The novel, once-daily fluoroquinolone prulifloxacin dramatically reduces the duration of traveller’s diarrhoea, researchers reported here at the 49th Annual Interscience Conference on Antimicrobial Agents and Chemotherapy (ICAAC).
Brain Walsh, DVM, Optimer Pharmaceuticals, San Diego, California, presented the findings of the second phase 3 trial of the drug on September 14.
A 3-day course of prulifloxacin 600 mg, daily reduced the duration of diarrhoea compared with placebo (P < .0001). Similar findings were seen in the initial pivotal trial of the drug, presented at ICAAC last year.
“Prulifloxacin offers advantages for travellers who want a simple treatment option — a once-a-day pill,” Dr. Walsh said. “Patients typically feel better within 1 day and cured by the second,” he continued.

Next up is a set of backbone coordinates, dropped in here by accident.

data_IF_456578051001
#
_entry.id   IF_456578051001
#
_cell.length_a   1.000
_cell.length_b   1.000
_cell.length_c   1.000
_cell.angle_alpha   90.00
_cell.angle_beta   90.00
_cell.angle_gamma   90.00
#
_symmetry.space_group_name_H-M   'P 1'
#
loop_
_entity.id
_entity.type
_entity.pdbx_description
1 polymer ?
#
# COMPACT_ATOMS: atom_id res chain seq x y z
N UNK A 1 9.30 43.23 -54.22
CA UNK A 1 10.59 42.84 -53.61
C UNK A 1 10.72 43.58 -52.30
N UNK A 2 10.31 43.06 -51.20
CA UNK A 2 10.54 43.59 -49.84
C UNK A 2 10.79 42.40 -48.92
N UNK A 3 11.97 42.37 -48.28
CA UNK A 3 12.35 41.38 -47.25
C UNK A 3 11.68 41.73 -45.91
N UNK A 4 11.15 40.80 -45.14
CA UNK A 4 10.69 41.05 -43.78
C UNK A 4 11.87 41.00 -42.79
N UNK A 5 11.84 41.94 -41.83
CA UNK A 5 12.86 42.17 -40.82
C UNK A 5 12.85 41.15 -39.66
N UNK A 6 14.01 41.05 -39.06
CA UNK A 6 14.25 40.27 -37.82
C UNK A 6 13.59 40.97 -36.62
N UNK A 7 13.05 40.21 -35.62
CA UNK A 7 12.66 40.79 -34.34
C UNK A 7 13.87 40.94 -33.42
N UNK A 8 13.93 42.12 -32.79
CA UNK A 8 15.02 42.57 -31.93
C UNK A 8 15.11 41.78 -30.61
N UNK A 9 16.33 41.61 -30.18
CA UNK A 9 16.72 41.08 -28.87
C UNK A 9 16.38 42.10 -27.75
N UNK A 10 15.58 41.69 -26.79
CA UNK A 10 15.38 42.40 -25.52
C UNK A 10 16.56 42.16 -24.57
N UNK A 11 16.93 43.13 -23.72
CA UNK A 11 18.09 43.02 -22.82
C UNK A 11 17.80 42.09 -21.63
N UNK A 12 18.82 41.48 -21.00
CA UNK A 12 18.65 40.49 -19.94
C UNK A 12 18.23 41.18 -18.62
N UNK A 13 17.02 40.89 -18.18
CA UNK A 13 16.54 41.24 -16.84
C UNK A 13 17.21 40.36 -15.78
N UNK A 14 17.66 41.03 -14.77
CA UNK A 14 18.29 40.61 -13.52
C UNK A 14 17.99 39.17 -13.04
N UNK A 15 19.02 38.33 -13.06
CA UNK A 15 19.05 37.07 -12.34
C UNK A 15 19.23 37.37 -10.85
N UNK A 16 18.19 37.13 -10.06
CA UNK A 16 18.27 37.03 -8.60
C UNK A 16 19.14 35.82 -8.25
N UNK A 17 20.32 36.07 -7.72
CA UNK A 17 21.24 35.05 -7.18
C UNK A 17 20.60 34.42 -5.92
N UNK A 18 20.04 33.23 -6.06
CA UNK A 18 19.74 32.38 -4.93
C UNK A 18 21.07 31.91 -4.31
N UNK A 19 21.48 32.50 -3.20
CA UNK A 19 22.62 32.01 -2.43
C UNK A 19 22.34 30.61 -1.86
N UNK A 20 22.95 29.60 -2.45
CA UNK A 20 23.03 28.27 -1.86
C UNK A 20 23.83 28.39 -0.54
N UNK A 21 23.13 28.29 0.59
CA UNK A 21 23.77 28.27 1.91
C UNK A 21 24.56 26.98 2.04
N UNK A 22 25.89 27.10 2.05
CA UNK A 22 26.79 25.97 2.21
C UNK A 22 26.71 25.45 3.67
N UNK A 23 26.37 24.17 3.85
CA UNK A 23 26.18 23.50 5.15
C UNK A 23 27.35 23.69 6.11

The study involved 268 adults from industrialised nations who visited Mexico, India, or Guatemala and developed traveller’s diarrhoea, defined as at least 3 unformed stools plus 1 or more additional symptoms. Most were infected with enterotoxigenic Escherichia coli.
Within 72 hours of symptom onset, participants were randomised to prulifloxacin 600 mg once daily or placebo for 3 days.
In the intent-to-treat analysis, the median time to last unformed stool was 33 hours in patients treated with prulifloxacin. In contrast, the median time to last unformed stool could not be estimated for the placebo group because more than half were clinical failures or were not well by the final visit — 24-72 hours after the end of treatment.
Among patients with identifiable pathogens, traveller’s diarrhoea–associated enteropathogens were eradicated in 67.0% of 97 patients treated with prulifloxacin, compared with only 27.2% of 103 control subjects.
Prulifloxacin was generally well tolerated, with a side-effect profile comparable to placebo.
Optimer Pharmaceuticals plans to apply for US Food and Drug Administration approval in 2010, according to Dr. Walsh.